The benefit of being in quality assurance that you work with multiple teams and acquire a firm grasp of the entire development process. In addition, the number of hours spent in play-testing games can contribute greatly to your overall game design IQ as playtesting and quality design go hand in hand. Finally, testers often have to interact with existing game designers to interpret whether an issue in the software is as intended ora bug. This interaction can help develop an understanding of the design role and the language they use to describe the game.
In terms of educational background, there are many schools out there that provide educational designations on video game design. These can be helpful in signaling to a potential employer that you have built a base of game design knowledge, but these programs can be expensive and are by no means necessary to jumpstart your design career ambitions. As with many roles in game development, a superior strategy can be to develop an awesome prototype or game on your own time that demonstrates your creativity and technical abilities.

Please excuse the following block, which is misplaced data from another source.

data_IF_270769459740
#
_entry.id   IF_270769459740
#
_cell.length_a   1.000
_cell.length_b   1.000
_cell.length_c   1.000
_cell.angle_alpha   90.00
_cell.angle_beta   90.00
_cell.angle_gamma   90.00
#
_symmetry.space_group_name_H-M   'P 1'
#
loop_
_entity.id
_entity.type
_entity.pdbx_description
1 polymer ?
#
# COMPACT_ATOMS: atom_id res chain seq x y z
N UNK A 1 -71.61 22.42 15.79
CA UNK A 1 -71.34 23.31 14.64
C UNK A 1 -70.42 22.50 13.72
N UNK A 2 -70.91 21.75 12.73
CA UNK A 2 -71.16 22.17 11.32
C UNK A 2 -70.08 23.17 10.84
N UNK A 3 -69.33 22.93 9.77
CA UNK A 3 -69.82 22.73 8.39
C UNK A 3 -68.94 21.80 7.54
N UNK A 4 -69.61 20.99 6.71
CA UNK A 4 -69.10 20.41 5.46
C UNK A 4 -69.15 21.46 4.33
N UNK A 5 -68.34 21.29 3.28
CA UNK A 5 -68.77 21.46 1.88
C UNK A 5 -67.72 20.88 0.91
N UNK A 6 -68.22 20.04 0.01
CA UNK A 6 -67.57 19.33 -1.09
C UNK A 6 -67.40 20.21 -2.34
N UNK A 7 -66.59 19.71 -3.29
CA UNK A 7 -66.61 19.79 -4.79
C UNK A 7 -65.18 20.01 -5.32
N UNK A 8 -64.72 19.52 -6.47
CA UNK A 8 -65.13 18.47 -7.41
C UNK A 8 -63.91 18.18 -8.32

Now we know the types of games designers, and a few paths to becoming one – but what skills should a good games designer have? Game designers need to have a number of soft skills and hard skills! A good game designer should be able to communicate his or her ideas effectively, and be able to influence and motivate a team! Designers often draft a lot of early visualizations of game features before coders, artists and animators start the final creation process. A huge part of a designer’s job is keeping everyone aligned on the vision for the product.